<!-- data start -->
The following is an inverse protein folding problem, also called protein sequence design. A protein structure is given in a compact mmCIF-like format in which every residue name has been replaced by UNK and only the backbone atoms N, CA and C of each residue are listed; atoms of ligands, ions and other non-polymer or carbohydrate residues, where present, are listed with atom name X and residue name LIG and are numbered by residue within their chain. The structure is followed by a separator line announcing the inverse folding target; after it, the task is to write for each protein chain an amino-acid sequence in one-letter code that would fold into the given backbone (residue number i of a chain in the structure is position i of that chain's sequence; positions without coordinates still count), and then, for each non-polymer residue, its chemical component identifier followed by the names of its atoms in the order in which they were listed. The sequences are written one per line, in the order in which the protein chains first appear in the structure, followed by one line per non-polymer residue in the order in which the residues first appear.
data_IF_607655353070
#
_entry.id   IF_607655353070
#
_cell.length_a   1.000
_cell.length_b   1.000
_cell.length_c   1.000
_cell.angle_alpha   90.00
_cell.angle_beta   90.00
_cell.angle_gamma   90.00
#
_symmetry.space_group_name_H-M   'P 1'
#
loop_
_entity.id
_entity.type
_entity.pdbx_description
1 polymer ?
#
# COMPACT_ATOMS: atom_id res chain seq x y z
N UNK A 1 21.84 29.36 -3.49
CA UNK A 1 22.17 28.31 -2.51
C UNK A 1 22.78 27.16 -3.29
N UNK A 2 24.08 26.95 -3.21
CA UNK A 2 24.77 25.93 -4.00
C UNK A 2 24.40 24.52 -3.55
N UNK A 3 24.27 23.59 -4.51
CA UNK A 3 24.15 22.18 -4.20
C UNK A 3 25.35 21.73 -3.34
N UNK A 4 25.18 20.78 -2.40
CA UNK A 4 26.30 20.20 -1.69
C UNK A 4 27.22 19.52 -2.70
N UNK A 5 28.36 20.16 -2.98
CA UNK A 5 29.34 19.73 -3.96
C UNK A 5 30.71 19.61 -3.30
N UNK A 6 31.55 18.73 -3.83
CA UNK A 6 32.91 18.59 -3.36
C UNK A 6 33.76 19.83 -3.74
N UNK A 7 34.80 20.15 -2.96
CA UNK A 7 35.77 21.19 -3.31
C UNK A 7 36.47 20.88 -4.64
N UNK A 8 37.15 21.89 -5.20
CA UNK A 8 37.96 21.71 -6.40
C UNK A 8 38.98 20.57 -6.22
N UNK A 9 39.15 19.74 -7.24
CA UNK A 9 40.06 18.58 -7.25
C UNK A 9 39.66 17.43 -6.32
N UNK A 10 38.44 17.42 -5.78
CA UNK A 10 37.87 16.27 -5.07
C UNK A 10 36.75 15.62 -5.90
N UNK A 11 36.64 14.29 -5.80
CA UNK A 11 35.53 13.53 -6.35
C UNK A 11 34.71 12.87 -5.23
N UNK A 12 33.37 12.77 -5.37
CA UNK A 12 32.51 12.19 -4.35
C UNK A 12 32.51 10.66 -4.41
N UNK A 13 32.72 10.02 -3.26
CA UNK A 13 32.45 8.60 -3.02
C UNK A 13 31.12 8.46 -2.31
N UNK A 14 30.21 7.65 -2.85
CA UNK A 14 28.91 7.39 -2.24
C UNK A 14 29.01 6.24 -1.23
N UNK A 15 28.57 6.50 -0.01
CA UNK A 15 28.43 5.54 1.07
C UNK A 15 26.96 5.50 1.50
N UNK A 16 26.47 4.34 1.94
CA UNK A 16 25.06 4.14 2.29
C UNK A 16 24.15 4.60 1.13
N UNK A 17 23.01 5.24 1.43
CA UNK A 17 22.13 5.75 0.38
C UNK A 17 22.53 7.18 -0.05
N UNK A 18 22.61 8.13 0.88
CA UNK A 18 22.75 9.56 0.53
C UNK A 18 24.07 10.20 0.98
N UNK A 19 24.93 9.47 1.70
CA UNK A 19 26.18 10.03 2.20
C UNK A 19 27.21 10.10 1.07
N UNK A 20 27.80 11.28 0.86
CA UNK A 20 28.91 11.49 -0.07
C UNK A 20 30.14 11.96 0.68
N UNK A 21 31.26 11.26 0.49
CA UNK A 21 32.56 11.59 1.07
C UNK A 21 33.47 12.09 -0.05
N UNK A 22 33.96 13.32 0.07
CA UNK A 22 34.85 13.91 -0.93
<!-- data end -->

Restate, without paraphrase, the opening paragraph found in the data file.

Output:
The following is an inverse protein folding problem, also called protein sequence design. A protein structure is given in a compact mmCIF-like format in which every residue name has been replaced by UNK and only the backbone atoms N, CA and C of each residue are listed; atoms of ligands, ions and other non-polymer or carbohydrate residues, where present, are listed with atom name X and residue name LIG and are numbered by residue within their chain. The structure is followed by a separator line announcing the inverse folding target; after it, the task is to write for each protein chain an amino-acid sequence in one-letter code that would fold into the given backbone (residue number i of a chain in the structure is position i of that chain's sequence; positions without coordinates still count), and then, for each non-polymer residue, its chemical component identifier followed by the names of its atoms in the order in which they were listed. The sequences are written one per line, in the order in which the protein chains first appear in the structure, followed by one line per non-polymer residue in the order in which the residues first appear.